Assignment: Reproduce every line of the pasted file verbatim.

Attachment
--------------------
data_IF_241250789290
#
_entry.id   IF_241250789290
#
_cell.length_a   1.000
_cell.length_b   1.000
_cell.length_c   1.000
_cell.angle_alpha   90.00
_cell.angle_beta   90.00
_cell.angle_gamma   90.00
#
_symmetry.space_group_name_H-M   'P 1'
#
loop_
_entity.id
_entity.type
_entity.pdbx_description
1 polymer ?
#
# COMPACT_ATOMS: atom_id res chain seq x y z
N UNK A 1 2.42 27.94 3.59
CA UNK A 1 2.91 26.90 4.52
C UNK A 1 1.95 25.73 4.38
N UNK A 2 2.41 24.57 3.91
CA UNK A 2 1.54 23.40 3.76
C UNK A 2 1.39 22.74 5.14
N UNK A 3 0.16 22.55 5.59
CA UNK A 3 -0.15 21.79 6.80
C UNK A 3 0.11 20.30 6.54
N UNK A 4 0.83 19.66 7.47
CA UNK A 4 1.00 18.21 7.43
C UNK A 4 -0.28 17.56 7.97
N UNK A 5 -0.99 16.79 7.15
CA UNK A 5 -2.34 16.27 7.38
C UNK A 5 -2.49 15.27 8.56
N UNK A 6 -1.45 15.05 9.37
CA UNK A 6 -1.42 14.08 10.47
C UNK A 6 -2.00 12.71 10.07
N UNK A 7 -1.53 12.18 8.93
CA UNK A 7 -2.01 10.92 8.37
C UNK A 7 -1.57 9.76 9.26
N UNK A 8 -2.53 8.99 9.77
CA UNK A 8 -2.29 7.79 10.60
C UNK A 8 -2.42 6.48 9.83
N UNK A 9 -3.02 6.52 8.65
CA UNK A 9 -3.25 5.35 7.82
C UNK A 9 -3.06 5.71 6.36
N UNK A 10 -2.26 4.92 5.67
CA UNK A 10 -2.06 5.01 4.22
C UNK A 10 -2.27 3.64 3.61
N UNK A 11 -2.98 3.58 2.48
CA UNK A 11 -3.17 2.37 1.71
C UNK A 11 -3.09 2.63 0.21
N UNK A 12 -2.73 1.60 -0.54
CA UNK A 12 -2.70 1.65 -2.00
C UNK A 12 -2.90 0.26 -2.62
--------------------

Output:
data_IF_241250789290
#
_entry.id   IF_241250789290
#
_cell.length_a   1.000
_cell.length_b   1.000
_cell.length_c   1.000
_cell.angle_alpha   90.00
_cell.angle_beta   90.00
_cell.angle_gamma   90.00
#
_symmetry.space_group_name_H-M   'P 1'
#
loop_
_entity.id
_entity.type
_entity.pdbx_description
1 polymer ?
#
# COMPACT_ATOMS: atom_id res chain seq x y z
N UNK A 1 2.42 27.94 3.59
CA UNK A 1 2.91 26.90 4.52
C UNK A 1 1.95 25.73 4.38
N UNK A 2 2.41 24.57 3.91
CA UNK A 2 1.54 23.40 3.76
C UNK A 2 1.39 22.74 5.14
N UNK A 3 0.16 22.55 5.59
CA UNK A 3 -0.15 21.79 6.80
C UNK A 3 0.11 20.30 6.54
N UNK A 4 0.83 19.66 7.47
CA UNK A 4 1.00 18.21 7.43
C UNK A 4 -0.28 17.56 7.97
N UNK A 5 -0.99 16.79 7.15
CA UNK A 5 -2.34 16.27 7.38
C UNK A 5 -2.49 15.27 8.56
N UNK A 6 -1.45 15.05 9.37
CA UNK A 6 -1.42 14.08 10.47
C UNK A 6 -2.00 12.71 10.07
N UNK A 7 -1.53 12.18 8.93
CA UNK A 7 -2.01 10.92 8.37
C UNK A 7 -1.57 9.76 9.26
N UNK A 8 -2.53 8.99 9.77
CA UNK A 8 -2.29 7.79 10.60
C UNK A 8 -2.42 6.48 9.83
N UNK A 9 -3.02 6.52 8.65
CA UNK A 9 -3.25 5.35 7.82
C UNK A 9 -3.06 5.71 6.36
N UNK A 10 -2.26 4.92 5.67
CA UNK A 10 -2.06 5.01 4.22
C UNK A 10 -2.27 3.64 3.61
N UNK A 11 -2.98 3.58 2.48
CA UNK A 11 -3.17 2.37 1.71
C UNK A 11 -3.09 2.63 0.21
N UNK A 12 -2.73 1.60 -0.54
CA UNK A 12 -2.70 1.65 -2.00
C UNK A 12 -2.90 0.26 -2.62